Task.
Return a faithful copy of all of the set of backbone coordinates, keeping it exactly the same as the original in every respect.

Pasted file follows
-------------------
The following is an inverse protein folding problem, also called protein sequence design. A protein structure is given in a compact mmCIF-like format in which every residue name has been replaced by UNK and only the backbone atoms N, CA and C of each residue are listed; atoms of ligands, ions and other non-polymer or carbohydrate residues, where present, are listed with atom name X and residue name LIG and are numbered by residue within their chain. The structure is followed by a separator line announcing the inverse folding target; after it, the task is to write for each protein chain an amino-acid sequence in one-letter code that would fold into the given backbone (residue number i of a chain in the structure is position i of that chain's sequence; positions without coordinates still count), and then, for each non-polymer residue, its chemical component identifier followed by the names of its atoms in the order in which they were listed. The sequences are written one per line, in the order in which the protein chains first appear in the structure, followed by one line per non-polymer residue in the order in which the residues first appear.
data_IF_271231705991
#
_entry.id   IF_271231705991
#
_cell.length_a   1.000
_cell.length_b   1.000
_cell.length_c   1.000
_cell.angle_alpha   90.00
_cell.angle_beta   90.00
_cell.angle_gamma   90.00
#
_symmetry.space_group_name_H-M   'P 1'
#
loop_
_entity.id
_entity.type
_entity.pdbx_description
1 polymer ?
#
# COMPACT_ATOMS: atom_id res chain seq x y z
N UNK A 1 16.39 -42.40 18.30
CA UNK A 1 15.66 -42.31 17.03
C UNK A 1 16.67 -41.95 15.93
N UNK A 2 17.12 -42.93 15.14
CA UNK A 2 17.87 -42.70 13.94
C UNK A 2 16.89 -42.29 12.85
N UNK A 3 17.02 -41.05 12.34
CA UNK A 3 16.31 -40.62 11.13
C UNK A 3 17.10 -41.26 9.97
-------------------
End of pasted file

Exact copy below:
The following is an inverse protein folding problem, also called protein sequence design. A protein structure is given in a compact mmCIF-like format in which every residue name has been replaced by UNK and only the backbone atoms N, CA and C of each residue are listed; atoms of ligands, ions and other non-polymer or carbohydrate residues, where present, are listed with atom name X and residue name LIG and are numbered by residue within their chain. The structure is followed by a separator line announcing the inverse folding target; after it, the task is to write for each protein chain an amino-acid sequence in one-letter code that would fold into the given backbone (residue number i of a chain in the structure is position i of that chain's sequence; positions without coordinates still count), and then, for each non-polymer residue, its chemical component identifier followed by the names of its atoms in the order in which they were listed. The sequences are written one per line, in the order in which the protein chains first appear in the structure, followed by one line per non-polymer residue in the order in which the residues first appear.
data_IF_271231705991
#
_entry.id   IF_271231705991
#
_cell.length_a   1.000
_cell.length_b   1.000
_cell.length_c   1.000
_cell.angle_alpha   90.00
_cell.angle_beta   90.00
_cell.angle_gamma   90.00
#
_symmetry.space_group_name_H-M   'P 1'
#
loop_
_entity.id
_entity.type
_entity.pdbx_description
1 polymer ?
#
# COMPACT_ATOMS: atom_id res chain seq x y z
N UNK A 1 16.39 -42.40 18.30
CA UNK A 1 15.66 -42.31 17.03
C UNK A 1 16.67 -41.95 15.93
N UNK A 2 17.12 -42.93 15.14
CA UNK A 2 17.87 -42.70 13.94
C UNK A 2 16.89 -42.29 12.85
N UNK A 3 17.02 -41.05 12.34
CA UNK A 3 16.31 -40.62 11.13
C UNK A 3 17.10 -41.26 9.97